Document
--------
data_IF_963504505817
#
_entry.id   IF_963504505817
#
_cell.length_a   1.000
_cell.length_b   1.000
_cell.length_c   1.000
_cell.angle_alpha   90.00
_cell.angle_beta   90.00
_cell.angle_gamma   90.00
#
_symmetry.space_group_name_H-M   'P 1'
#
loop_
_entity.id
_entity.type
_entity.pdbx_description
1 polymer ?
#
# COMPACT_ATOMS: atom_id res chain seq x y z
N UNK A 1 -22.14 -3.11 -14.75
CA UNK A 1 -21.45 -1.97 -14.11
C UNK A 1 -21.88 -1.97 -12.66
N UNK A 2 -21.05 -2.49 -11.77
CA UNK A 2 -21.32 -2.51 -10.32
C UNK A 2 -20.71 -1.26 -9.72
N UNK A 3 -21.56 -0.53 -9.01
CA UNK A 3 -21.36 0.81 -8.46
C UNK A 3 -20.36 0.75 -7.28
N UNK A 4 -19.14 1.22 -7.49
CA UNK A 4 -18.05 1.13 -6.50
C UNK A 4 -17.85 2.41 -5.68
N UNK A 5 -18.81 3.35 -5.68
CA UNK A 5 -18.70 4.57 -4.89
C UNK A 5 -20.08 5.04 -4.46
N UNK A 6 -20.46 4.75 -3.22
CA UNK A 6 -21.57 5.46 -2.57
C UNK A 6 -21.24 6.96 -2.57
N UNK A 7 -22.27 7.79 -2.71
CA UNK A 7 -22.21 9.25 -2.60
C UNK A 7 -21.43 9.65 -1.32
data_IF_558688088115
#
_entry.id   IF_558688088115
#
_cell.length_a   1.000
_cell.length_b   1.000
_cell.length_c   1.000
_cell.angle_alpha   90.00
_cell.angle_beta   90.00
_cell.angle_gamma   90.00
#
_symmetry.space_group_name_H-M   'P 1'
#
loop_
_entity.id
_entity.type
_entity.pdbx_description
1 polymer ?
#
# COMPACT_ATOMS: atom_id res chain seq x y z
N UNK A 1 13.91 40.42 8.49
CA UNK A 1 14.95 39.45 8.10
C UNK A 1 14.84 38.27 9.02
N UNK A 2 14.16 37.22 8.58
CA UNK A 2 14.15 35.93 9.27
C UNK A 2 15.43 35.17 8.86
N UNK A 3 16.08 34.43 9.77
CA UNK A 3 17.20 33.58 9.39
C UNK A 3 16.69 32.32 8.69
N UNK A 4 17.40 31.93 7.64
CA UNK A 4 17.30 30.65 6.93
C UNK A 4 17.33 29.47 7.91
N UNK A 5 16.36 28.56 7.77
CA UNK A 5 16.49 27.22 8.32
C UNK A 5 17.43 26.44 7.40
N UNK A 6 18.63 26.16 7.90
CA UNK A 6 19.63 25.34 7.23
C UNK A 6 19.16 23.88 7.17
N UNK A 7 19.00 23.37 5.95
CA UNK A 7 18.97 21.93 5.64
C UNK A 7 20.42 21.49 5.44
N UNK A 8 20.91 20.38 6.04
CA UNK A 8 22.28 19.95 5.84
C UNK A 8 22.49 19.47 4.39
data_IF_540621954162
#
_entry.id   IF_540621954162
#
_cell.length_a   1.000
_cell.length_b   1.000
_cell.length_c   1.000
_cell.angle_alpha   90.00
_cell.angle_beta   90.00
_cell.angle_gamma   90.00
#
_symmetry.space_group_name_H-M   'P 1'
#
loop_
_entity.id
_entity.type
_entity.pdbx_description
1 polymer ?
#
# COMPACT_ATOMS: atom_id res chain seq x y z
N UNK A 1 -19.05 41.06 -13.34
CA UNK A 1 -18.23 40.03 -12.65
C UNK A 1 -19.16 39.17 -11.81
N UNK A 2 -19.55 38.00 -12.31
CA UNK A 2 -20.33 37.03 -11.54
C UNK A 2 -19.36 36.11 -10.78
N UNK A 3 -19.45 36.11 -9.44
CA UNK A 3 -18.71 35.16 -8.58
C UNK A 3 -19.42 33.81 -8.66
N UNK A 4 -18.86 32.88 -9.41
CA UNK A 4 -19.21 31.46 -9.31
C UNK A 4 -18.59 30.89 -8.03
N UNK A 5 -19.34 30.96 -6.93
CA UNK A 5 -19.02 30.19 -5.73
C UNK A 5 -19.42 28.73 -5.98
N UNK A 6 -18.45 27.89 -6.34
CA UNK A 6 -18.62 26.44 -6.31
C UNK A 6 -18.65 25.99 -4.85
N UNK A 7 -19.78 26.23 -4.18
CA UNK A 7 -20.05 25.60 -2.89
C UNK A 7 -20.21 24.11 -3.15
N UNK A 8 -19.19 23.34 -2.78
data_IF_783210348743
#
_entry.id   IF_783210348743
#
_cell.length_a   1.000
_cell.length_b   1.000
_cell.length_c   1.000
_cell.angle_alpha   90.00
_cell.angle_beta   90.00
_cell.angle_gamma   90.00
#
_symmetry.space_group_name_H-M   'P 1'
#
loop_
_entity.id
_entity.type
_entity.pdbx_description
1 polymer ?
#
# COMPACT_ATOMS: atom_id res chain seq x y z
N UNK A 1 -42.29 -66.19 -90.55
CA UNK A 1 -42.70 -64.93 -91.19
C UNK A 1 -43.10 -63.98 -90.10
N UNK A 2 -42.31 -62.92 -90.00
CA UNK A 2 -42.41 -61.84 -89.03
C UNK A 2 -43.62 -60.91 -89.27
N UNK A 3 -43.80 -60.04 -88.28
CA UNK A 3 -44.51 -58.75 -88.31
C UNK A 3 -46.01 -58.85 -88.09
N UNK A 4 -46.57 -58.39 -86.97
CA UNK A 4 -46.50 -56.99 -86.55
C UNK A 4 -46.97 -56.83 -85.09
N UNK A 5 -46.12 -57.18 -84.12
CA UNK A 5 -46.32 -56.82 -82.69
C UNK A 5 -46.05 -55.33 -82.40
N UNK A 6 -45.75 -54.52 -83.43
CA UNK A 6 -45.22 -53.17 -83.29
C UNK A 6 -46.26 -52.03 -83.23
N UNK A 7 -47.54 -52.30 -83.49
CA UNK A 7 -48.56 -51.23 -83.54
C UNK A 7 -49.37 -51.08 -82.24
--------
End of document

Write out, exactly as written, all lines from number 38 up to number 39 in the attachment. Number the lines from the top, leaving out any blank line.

C UNK A 6 -21.24 6.96 -2.57
N UNK A 7 -22.27 7.79 -2.71